The Home Secretary will call on public figures to “moderate their language” to halt the spread of poisonous ideologies.
In a speech on Friday, Sajid Javid is expected to call for an honest “national conversation” about extremism and challenge anti-immigration rhetoric, which he says is stoking division and fear.
It comes after Donald Trump sparked a racism row when he sent tweets telling four female Democratic politicians to “go back” to the countries from which they came.
Mr Javid is expected to say: “I’m from an immigrant family, I know what it’s like to be told to go back to where I came from.
“We must confront the myths about immigration that extremists use to drive divisions.
“We know the scale is exaggerated to stoke up fear and that they use immigration as a proxy for race.
“Anyone can challenge the myths peddled by extremists that deepen divisions.
“So tell your friends, shout it loud and proud: people from minority backgrounds did not steal our jobs, they’re not terrorists, that there is no global ‘Zionist conspiracy’.”
Mr Javid will outline a three-pronged approach of tackling extremism – confronting narratives, strengthening communities’ resilience and tackling causes of confronting extremist narratives – in what is being touted as one of the first major interventions since the Counter Extremism Strategy was launched in 2015.
He will call for further integration within society, more help for people to learn English, greater support for communities and a celebration of national identity.
“I will not flinch from confronting extremism. I will do everything in my power to stop those who seek to undermine our country,” Mr Javid is expected to tell civil society groups, charities and academics.
“If we are to stop extremism in its tracks we must have the courage to confront it, the strength to take decisive action, and the foresight to tackle the root causes.
“Public discourse is hardening and becoming less constructive.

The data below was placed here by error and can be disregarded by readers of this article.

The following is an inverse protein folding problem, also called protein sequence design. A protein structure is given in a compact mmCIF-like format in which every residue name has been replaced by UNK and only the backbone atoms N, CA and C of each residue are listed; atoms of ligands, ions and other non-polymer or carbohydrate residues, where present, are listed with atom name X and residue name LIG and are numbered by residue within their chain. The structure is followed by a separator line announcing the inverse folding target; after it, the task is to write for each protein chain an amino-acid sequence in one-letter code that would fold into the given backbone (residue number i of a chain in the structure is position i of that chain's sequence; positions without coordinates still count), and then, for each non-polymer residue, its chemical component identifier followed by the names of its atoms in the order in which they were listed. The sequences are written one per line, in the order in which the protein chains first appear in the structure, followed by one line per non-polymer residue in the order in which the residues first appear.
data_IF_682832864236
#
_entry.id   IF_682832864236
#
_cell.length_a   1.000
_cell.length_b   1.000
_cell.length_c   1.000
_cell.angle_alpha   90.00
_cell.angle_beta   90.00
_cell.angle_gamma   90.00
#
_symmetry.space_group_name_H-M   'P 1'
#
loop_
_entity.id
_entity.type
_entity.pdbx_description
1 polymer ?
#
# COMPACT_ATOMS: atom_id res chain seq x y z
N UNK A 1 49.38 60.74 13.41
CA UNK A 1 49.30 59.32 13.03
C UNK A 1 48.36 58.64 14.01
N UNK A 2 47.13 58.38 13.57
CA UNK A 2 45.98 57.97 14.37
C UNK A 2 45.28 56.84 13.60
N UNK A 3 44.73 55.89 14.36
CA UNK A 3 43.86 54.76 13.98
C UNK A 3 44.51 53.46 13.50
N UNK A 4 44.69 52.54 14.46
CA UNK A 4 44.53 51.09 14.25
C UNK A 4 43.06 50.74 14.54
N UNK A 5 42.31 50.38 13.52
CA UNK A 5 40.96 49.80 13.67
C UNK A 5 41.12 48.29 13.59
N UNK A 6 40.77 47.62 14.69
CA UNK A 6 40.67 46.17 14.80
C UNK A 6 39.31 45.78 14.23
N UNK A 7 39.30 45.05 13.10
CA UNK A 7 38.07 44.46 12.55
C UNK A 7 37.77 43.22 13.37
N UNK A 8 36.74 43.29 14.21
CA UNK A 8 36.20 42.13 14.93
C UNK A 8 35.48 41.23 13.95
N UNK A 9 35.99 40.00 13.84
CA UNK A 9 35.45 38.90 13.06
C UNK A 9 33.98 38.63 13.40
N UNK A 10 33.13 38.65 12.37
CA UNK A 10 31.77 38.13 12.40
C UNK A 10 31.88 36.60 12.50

“Everyone has a part to play: broadcasters who must not give a platform to extremists; police who must swoop on the worst offenders; public figures who must moderate their language.”
The speech will take place following the publication of a poll carried out by the independent Commission for Countering Extremism, which is working on a review of the threat and response to extremism in England and Wales.
Almost 3,000 people replied to the call to share their experience of extremism, the commission said.
The results show more than half (52%) of the respondents have witnessed extremism, with 45% of them saying they had seen it online and 39% of them reporting seeing it in their local area.
Of those, 59% said they had seen Islamist extremism, 37% far right extremism and 29% far left extremism.
Speaking ahead of the Home Secretary’s speech entitled Confronting Extremism Together, lead commissioner Sara Khan said: “I was shocked to see that more than half of the respondents have witnessed extremism in some way, and that two-fifths of those that had witnessed it said they’d seen it in their local area.
“The findings underline the breadth and severity of the concerns we have in 2019.
“People are scared that violent extremists will incite or carry out an attack.
“Communities are also deeply concerned about the impact of groups exploiting local tensions to spread hate and division.”